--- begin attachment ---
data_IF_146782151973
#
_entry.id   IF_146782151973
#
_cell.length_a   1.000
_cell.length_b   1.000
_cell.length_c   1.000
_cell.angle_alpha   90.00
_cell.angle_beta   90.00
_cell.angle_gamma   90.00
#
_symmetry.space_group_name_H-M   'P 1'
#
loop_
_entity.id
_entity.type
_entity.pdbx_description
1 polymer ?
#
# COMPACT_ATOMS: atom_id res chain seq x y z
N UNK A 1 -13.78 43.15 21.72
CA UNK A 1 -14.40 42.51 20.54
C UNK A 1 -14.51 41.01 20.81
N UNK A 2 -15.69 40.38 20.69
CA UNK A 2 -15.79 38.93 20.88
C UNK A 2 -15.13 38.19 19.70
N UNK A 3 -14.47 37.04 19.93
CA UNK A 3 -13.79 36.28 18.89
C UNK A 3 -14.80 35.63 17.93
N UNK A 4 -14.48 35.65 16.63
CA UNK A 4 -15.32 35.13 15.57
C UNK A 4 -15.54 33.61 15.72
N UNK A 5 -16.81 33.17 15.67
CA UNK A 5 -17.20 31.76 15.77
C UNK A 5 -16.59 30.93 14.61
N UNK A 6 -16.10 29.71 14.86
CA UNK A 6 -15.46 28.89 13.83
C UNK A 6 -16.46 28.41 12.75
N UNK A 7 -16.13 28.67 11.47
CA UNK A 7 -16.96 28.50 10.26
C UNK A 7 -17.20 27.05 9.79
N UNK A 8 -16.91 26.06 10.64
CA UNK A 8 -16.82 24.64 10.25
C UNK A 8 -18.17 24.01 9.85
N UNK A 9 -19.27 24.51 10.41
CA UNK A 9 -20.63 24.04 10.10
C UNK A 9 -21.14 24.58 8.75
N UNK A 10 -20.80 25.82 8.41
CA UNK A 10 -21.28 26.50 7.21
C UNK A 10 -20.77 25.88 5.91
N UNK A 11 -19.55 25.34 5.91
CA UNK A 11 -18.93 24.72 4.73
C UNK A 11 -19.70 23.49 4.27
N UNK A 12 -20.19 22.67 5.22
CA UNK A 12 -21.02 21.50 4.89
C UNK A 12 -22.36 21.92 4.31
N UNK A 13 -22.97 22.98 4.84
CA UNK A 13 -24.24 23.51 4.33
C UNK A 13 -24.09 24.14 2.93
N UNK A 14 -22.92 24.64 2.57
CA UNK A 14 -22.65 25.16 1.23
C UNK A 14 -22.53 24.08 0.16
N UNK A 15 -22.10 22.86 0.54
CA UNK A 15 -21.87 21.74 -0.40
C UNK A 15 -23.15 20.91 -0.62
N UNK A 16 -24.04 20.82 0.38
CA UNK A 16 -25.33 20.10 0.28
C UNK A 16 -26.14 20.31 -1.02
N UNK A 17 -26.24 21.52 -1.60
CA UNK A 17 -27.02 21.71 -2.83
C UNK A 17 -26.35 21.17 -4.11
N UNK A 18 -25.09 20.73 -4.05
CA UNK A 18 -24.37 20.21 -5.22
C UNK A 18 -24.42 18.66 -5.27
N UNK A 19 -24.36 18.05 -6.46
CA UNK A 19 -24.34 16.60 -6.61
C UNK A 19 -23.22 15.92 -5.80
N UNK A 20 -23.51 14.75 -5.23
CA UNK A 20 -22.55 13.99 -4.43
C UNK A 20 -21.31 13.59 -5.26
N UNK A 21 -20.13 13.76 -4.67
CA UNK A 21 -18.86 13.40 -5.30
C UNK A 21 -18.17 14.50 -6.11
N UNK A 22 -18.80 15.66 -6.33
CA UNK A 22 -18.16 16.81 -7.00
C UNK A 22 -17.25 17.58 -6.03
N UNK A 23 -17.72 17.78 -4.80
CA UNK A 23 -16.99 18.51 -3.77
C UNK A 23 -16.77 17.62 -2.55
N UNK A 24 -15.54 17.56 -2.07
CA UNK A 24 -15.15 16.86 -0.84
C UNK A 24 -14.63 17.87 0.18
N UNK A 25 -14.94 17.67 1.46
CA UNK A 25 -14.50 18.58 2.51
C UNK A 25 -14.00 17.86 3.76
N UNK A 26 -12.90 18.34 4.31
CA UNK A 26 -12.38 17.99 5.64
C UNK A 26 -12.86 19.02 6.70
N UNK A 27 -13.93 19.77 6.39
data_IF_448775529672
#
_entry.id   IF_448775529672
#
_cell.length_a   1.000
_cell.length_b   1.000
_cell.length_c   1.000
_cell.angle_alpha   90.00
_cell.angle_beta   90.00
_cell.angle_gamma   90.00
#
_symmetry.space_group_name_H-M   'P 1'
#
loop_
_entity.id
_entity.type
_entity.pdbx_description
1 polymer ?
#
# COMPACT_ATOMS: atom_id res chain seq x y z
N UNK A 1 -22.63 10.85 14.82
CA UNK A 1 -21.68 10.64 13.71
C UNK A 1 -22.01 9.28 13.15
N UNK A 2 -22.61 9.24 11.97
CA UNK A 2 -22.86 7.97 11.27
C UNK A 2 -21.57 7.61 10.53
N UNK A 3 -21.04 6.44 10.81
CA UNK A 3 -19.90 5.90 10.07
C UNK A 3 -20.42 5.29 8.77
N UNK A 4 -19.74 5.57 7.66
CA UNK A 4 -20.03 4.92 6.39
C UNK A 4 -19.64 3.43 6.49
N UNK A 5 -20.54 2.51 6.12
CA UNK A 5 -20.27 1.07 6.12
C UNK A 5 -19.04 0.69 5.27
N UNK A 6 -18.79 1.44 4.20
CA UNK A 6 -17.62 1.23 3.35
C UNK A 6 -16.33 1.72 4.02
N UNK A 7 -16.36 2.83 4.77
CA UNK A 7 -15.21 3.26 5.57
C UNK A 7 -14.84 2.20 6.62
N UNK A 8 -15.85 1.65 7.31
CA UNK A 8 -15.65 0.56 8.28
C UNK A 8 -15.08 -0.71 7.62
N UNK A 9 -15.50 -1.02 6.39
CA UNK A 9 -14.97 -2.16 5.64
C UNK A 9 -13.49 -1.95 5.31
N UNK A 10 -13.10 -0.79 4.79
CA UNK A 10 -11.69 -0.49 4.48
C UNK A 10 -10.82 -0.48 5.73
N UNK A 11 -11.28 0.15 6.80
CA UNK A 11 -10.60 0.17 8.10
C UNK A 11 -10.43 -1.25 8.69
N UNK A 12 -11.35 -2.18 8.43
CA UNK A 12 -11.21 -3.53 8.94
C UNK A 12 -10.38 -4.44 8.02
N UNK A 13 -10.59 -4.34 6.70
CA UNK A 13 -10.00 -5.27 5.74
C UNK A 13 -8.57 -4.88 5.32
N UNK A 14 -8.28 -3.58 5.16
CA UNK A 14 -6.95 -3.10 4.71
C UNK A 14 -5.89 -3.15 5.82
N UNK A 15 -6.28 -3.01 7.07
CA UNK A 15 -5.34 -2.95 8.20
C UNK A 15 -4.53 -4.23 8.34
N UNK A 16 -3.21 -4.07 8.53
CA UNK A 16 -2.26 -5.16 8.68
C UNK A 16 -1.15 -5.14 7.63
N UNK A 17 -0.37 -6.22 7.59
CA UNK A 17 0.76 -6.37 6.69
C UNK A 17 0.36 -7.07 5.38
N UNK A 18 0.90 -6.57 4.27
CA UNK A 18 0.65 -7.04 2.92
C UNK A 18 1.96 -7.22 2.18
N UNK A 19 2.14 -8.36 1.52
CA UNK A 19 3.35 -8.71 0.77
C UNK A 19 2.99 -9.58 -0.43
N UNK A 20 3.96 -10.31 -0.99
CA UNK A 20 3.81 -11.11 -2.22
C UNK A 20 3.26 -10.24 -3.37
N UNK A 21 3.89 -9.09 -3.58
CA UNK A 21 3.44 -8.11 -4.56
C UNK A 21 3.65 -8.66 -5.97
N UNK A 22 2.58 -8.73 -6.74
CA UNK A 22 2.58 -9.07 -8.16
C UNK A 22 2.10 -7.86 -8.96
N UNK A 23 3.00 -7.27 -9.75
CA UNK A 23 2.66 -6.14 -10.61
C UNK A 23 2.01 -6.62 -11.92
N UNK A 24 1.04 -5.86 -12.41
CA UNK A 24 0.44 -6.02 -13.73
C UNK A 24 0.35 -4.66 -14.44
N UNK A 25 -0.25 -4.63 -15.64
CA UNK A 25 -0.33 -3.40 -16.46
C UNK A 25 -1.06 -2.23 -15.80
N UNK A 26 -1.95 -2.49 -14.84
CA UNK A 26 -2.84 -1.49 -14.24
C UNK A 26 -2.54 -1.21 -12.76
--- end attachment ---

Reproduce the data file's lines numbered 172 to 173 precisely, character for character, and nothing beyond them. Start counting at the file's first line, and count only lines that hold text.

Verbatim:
CA UNK A 18 0.65 -7.04 2.92
C UNK A 18 1.96 -7.22 2.18